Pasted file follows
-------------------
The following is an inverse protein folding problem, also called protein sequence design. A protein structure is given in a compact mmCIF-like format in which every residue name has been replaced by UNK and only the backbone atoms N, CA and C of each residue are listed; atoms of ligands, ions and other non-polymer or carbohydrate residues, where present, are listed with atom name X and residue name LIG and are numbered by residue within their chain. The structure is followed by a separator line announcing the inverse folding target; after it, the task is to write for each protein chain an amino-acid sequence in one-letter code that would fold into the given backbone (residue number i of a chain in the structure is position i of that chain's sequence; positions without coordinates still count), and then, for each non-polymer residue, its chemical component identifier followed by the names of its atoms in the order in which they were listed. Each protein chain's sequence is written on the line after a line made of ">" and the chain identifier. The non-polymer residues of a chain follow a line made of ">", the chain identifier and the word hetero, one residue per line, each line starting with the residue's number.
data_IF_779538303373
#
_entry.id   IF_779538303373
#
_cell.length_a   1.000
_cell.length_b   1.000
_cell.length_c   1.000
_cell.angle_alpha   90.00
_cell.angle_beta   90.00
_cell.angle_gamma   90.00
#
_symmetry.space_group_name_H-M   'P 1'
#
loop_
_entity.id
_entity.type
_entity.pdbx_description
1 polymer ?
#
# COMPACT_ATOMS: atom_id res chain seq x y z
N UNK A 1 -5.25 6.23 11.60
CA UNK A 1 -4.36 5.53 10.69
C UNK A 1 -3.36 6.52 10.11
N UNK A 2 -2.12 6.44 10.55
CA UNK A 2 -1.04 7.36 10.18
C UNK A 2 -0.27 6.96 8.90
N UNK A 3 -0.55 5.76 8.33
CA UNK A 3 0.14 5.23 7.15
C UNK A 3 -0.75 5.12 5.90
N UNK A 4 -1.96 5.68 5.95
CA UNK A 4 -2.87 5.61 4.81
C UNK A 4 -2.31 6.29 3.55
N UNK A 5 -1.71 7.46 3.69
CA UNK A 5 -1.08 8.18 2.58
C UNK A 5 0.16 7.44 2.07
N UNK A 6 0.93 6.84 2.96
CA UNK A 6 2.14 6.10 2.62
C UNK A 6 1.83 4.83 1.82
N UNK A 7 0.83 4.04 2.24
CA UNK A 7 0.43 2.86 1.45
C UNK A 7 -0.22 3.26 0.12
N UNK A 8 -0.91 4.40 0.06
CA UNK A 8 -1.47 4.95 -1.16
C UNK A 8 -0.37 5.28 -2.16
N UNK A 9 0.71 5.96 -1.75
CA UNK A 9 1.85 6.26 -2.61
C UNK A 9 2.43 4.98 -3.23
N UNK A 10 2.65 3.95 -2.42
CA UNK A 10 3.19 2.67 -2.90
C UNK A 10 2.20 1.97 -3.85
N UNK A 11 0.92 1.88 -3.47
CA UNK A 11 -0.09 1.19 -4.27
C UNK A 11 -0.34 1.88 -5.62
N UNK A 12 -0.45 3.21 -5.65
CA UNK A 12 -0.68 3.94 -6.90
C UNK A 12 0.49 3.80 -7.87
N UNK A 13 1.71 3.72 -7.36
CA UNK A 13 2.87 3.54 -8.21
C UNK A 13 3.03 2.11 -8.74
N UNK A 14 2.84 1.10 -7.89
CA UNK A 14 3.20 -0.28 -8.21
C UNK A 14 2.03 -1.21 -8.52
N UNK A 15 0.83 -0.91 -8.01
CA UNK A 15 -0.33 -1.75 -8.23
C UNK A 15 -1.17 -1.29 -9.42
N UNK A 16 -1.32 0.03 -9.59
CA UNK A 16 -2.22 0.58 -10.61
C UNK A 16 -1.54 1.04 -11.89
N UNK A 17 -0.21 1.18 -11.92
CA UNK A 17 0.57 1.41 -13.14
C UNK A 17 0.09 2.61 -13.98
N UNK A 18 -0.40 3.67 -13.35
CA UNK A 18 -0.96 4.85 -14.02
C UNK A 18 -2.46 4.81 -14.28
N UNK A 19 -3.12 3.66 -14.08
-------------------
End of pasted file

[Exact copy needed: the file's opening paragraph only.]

The following is an inverse protein folding problem, also called protein sequence design. A protein structure is given in a compact mmCIF-like format in which every residue name has been replaced by UNK and only the backbone atoms N, CA and C of each residue are listed; atoms of ligands, ions and other non-polymer or carbohydrate residues, where present, are listed with atom name X and residue name LIG and are numbered by residue within their chain. The structure is followed by a separator line announcing the inverse folding target; after it, the task is to write for each protein chain an amino-acid sequence in one-letter code that would fold into the given backbone (residue number i of a chain in the structure is position i of that chain's sequence; positions without coordinates still count), and then, for each non-polymer residue, its chemical component identifier followed by the names of its atoms in the order in which they were listed. Each protein chain's sequence is written on the line after a line made of ">" and the chain identifier. The non-polymer residues of a chain follow a line made of ">", the chain identifier and the word hetero, one residue per line, each line starting with the residue's number.